Tuesday, June 30, 2009

Night Train

I am, once again, on the Amtrak headed home to the city. It is night, and the baby is asleep against me, his head lolling, his mouth hanging open, his hands splayed helplessly, his hair spiked with sleep-sweat. His skin glows pale in the ever-so-slightly lurid flourescent light, his cheeks and lips cherry-pink. He is 18 months old today and still a nursling; despite his regular consumption of people-food, his staple is still breastmilk and he still breathes milk-breath - a peculiar sweet yogurty smell that I am sure any mother could recognize at twenty paces.

He sighs and shifts in my arms. He has no idea that we are hurtling through the night at some unconscionable number of miles per hour, no idea that when he wakes up, he will be somewhere else altogether, somewhere nothing like the place where he was when he fell asleep. Looking down into face, I am momentarily befuddled by the magnitude of my responsibility - I am the one responsible for safely conveying this small, clammy, yogurt-breathing being from place to place and for being sure that he is properly fed, cleaned, and clothed on the way. It seems almost bizarre that the universe would leave this to chance, that something somewhere in the inner workings of time and space thought that this was a pretty good idea: "Yeah, an' we're gonna make each an' ev'ry one of 'em helpless so it can't do nuthin' for a really lowwng time so this one lady she gotta be sure it's OK an' alive an' so on an' so fort'." (Why do the inner workings of time and space speak with a New York accent, you ask? Listen, I don't have all the answers. I'm just a conduit here, OK?)

The days move faster now, nothing like those early baby days when an afternoon could stretch for years. There seems to be (perhaps fortunately for my long-suffering readers) a great deal less time to moon about and think maudlin thoughts about my baby. It is a blessing, then, to have time, on the quiet night train, to gaze into his flushed sleeping face and to feel the full force of motherhood.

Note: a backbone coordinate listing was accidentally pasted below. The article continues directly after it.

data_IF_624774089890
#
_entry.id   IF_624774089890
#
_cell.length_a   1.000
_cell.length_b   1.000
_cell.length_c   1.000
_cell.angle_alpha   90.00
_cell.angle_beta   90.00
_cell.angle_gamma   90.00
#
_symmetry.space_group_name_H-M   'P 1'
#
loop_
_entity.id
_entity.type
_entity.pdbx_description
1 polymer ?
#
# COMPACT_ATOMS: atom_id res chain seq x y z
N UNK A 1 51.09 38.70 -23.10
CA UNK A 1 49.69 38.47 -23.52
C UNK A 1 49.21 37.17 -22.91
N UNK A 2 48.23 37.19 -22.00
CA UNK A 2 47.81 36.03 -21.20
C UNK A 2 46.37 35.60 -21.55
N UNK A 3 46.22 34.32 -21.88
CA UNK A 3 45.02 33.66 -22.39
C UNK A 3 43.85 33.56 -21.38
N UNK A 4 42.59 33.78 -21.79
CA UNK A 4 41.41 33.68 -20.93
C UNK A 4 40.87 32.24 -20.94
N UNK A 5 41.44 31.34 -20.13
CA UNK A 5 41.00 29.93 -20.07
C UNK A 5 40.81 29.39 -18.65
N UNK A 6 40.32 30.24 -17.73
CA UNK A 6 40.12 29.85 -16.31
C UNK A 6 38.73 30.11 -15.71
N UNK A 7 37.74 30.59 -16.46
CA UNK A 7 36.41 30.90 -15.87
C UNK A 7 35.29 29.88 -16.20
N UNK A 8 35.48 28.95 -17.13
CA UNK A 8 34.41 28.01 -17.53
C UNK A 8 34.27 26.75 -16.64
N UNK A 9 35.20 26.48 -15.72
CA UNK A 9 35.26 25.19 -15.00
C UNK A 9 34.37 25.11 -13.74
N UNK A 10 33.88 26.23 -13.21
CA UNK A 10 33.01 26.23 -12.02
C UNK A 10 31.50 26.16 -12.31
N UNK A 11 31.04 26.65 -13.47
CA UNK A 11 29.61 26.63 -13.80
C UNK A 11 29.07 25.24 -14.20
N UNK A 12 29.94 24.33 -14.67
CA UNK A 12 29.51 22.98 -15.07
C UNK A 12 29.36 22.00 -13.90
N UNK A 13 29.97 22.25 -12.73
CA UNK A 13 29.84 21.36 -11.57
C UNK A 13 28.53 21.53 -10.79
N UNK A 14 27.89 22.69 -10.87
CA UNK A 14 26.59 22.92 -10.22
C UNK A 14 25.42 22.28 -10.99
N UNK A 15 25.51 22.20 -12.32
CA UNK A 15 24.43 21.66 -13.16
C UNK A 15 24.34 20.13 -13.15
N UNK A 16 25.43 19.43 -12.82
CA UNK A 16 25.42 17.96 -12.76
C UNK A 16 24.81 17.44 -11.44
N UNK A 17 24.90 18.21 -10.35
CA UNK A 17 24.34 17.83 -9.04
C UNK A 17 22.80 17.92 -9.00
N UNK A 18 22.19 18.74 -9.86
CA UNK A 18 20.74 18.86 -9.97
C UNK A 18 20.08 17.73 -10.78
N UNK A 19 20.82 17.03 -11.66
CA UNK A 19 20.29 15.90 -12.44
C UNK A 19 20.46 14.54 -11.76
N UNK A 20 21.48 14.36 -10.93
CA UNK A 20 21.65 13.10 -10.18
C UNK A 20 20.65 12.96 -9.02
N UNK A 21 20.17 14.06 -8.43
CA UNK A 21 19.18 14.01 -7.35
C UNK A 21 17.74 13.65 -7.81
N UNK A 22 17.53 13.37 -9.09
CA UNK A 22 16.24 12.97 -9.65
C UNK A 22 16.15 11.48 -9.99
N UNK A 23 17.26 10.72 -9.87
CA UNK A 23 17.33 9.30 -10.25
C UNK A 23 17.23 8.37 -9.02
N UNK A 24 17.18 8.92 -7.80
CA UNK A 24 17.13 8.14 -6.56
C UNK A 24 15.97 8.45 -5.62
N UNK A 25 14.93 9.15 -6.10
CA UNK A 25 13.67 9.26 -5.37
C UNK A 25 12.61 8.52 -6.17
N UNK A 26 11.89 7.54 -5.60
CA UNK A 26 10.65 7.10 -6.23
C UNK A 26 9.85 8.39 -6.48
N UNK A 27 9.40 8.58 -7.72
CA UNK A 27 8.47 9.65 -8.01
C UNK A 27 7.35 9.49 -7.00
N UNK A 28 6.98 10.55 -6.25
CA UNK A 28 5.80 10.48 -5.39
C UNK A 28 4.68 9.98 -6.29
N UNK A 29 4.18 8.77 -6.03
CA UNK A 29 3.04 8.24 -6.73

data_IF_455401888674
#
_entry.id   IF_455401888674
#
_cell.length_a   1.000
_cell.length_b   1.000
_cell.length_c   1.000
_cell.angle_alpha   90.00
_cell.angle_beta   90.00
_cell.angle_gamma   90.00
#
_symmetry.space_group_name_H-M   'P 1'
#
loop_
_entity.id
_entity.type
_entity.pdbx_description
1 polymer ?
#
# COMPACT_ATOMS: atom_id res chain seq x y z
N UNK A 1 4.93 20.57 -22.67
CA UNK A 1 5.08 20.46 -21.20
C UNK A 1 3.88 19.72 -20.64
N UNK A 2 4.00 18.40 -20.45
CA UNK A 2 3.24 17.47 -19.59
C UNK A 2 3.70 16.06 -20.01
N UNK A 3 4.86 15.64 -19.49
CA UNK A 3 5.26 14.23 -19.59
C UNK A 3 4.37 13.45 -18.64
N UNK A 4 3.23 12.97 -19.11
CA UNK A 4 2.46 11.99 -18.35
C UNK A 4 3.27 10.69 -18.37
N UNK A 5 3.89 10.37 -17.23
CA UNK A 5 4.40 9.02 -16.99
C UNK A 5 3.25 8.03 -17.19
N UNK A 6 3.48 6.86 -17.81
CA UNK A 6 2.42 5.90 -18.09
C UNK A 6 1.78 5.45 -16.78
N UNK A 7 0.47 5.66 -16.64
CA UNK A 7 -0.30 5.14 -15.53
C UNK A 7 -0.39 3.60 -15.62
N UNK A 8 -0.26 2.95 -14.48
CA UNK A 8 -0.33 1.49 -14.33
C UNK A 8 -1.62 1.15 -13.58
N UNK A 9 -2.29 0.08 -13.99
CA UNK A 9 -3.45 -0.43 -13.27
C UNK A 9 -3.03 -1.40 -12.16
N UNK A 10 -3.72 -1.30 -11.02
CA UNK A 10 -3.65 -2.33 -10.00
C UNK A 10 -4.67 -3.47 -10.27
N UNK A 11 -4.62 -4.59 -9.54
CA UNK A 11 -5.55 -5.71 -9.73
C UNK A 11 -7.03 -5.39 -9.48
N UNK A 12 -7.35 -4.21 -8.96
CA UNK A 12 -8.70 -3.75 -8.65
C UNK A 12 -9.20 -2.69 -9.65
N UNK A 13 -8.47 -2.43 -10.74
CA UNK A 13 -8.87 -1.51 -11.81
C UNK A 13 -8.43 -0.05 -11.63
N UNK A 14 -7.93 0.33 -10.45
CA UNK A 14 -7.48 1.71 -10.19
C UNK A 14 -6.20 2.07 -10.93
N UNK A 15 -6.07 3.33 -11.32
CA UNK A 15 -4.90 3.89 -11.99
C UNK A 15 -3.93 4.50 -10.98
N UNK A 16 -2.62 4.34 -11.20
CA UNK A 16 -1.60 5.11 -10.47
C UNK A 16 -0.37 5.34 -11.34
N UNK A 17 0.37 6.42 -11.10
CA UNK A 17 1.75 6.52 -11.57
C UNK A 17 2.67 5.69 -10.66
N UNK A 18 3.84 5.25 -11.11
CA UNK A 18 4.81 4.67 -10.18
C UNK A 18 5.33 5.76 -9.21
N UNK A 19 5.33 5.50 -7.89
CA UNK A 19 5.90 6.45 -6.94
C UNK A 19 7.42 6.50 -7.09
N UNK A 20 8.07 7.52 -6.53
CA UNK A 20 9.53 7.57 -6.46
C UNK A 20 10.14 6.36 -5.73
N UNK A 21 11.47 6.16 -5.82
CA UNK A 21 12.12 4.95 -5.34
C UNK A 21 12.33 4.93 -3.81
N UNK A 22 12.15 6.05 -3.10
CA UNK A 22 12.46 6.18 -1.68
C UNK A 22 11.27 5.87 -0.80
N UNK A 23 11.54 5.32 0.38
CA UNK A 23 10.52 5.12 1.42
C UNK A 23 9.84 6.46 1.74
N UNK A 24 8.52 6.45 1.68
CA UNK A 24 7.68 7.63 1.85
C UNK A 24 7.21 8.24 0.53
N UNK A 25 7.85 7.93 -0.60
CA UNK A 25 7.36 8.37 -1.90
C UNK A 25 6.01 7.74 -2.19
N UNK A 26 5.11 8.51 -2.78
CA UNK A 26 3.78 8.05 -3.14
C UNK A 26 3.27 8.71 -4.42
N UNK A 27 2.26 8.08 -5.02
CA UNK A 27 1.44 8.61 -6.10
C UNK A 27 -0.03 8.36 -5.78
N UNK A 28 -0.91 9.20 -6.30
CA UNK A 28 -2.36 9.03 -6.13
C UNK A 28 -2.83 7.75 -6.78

Wednesday, June 24, 2009

Email from the Deep

Dear [fellow-mommy friend who I have not seen since May despite the fact that we live only 20 minutes apart by city bus, or "municipal chariot" as she once put it],

Argh. I just came back from 5 days in Arizona with the in-laws and am now off for 5-6 days to Virginia with the parents, after which I will be going to M's house in Connecticut for the holiday weekend. Holy shit. There's a wedding in VA, and then I tacked the AZ trip on right before so as to not have to take too much time off doula-ing, and then the there's the holiday weekend right after, and if I don't run to CT then, I won't be able to go ever ever again because I'm on call for the rest of the summer and that means the baby wouldn't be able to go swimming in the Lake with M's niece so you see I'm insane.

On the up side, today is the last day for me at school. A total anticlimax, but I don't even have the time to think about it. And forget writing about it. What is that you say? That I used to be a writer? Horseshit. I don't believe you. Couldn't be.

I am dying to get together. After the holiday weekend, OK? My schedule is still crazy after that with the store and doula crap, but at least school is out of the mix...

I don't know what I'm doing anymore. Seems like every decision I make is completely foolhardy and ruinous. Oh god, did I really say that? ARGH!!!

Anyhoo, baby much bigger but not much more talkative. Says "JEWWWWW!" meaning Joe the dog. Insists that I clip Joe's leash on and takes Joe for walks around the house. For whatever bizarro reason, I couldn't organize myself to put trainer OR diaper on him last night, and he peed the bed twice. Once on himself, once on his papa. But not on me! Ha, it's the small victories, right?

Did you see the New Yorker piece on people writing about parenting? Hardly flattering to a (former?) mommy blogger such as myself, but true enough.

I have begun to get really into wrapping and am afraid that I have a wrap collection coming on. Just what our household needs. More redundant crap. Please borrow one some time so I can feel useful.

God I miss you!

Love, [increasingly befuddled Traveller]